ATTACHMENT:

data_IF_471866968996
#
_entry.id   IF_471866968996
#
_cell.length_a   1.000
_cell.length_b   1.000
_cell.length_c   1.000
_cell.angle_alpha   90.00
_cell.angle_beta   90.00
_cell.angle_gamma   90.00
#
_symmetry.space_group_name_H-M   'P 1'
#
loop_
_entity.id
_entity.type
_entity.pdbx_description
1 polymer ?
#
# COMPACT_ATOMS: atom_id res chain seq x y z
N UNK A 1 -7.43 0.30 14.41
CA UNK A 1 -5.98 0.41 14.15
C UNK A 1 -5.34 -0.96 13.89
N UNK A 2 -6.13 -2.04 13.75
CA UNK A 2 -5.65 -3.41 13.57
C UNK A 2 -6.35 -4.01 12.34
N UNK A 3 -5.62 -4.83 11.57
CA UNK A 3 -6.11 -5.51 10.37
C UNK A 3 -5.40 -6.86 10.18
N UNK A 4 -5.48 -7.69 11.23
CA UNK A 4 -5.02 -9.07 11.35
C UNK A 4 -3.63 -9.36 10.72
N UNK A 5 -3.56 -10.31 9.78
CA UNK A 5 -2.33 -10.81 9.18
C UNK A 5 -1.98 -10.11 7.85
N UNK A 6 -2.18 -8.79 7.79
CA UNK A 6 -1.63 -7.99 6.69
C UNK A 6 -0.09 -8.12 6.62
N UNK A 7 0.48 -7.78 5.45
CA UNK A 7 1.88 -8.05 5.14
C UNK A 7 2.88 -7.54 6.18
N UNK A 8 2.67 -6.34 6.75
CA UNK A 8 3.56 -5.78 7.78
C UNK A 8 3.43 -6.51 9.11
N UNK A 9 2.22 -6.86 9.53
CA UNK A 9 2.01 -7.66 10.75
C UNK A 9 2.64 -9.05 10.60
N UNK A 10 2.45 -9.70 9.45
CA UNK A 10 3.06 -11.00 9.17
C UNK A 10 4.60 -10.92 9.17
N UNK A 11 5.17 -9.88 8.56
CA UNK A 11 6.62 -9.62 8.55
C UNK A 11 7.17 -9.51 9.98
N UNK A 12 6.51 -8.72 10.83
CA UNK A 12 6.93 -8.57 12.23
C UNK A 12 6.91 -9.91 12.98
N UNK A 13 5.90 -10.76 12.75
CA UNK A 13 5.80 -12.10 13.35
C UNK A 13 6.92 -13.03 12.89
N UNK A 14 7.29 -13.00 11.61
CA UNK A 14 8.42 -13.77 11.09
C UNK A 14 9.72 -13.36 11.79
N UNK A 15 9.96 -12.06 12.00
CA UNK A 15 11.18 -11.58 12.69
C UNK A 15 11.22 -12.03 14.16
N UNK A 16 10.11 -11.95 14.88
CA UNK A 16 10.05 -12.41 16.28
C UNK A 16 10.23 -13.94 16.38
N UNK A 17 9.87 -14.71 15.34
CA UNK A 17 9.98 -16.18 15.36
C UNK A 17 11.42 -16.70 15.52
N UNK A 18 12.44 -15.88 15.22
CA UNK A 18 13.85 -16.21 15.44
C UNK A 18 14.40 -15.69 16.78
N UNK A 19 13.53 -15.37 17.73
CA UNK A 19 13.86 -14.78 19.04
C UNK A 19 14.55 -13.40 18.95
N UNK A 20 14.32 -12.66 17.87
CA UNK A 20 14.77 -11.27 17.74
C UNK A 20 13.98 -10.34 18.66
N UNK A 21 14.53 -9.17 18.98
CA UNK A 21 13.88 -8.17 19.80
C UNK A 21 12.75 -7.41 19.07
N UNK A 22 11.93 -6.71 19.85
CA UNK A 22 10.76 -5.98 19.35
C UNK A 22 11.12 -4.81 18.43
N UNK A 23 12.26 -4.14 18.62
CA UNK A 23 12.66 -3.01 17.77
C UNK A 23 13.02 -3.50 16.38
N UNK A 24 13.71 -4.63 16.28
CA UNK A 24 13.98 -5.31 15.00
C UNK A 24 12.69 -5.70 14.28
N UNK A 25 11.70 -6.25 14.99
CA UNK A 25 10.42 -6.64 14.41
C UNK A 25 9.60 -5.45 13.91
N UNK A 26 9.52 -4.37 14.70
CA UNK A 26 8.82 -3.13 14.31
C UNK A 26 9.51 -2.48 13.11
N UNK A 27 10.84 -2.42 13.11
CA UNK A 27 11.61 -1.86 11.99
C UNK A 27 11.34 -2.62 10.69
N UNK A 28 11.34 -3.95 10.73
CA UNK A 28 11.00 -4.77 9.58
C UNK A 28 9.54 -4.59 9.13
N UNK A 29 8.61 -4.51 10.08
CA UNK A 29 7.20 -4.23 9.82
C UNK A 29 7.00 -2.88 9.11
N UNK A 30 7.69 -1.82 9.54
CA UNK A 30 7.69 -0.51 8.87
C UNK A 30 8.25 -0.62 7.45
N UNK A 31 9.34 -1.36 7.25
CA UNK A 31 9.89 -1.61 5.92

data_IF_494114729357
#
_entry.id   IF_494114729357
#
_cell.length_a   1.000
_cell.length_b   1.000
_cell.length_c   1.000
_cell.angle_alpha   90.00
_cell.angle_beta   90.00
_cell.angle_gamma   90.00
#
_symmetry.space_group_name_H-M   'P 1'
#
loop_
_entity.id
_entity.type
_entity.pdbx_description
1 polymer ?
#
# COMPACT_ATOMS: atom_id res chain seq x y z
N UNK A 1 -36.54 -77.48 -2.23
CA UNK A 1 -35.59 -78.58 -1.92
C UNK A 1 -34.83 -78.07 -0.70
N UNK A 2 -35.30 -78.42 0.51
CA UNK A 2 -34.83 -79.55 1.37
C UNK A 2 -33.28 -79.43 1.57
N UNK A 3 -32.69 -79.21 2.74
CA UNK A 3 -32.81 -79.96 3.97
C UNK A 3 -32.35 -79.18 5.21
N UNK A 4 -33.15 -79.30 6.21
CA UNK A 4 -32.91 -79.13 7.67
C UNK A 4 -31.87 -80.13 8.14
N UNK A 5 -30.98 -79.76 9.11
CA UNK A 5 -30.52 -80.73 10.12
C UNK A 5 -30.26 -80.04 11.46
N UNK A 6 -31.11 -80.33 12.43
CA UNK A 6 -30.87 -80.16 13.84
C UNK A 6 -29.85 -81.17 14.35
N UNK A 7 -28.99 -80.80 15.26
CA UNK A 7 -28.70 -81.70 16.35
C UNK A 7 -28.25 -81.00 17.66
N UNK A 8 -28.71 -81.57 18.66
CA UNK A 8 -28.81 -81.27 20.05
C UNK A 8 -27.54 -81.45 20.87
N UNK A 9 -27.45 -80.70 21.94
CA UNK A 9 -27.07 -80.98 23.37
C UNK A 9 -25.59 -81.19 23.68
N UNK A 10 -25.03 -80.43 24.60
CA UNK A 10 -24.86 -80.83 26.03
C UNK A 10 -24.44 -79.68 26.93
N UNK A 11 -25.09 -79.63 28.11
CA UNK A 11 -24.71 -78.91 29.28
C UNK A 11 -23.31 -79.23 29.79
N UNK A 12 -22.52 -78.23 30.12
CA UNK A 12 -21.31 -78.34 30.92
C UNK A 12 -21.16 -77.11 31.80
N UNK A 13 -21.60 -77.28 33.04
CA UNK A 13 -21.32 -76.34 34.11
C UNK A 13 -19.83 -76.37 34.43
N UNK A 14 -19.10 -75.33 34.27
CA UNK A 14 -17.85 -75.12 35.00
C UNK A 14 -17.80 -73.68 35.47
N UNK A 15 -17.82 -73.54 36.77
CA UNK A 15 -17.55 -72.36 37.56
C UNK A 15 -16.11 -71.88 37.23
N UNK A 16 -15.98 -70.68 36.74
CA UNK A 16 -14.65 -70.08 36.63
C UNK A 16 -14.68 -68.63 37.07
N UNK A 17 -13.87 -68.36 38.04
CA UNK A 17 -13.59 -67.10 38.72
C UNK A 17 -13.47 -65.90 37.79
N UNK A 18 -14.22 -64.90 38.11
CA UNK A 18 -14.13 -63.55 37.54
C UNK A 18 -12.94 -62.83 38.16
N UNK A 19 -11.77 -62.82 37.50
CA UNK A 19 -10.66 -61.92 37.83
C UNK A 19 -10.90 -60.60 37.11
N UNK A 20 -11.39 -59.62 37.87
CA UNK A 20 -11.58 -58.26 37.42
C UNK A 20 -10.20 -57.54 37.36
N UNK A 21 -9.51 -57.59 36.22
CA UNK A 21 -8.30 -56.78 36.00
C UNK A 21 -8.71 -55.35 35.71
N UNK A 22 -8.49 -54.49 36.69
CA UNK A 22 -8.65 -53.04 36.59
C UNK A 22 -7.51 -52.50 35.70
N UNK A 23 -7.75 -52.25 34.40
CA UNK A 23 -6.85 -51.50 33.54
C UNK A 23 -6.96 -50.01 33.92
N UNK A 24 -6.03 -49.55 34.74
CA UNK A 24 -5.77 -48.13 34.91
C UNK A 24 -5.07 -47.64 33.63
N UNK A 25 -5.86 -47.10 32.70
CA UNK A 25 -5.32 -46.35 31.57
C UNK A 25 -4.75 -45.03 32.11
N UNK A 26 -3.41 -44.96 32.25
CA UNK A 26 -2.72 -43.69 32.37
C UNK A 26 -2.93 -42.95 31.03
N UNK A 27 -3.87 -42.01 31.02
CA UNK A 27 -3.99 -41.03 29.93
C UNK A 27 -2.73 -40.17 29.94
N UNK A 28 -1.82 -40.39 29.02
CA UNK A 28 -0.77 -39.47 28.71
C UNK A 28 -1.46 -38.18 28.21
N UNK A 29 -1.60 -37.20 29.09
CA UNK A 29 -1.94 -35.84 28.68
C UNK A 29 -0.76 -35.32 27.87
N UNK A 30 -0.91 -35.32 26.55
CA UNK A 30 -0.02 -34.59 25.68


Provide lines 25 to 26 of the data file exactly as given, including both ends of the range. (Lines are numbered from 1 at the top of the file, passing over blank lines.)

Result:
CA UNK A 2 -5.65 -3.41 13.57
C UNK A 2 -6.35 -4.01 12.34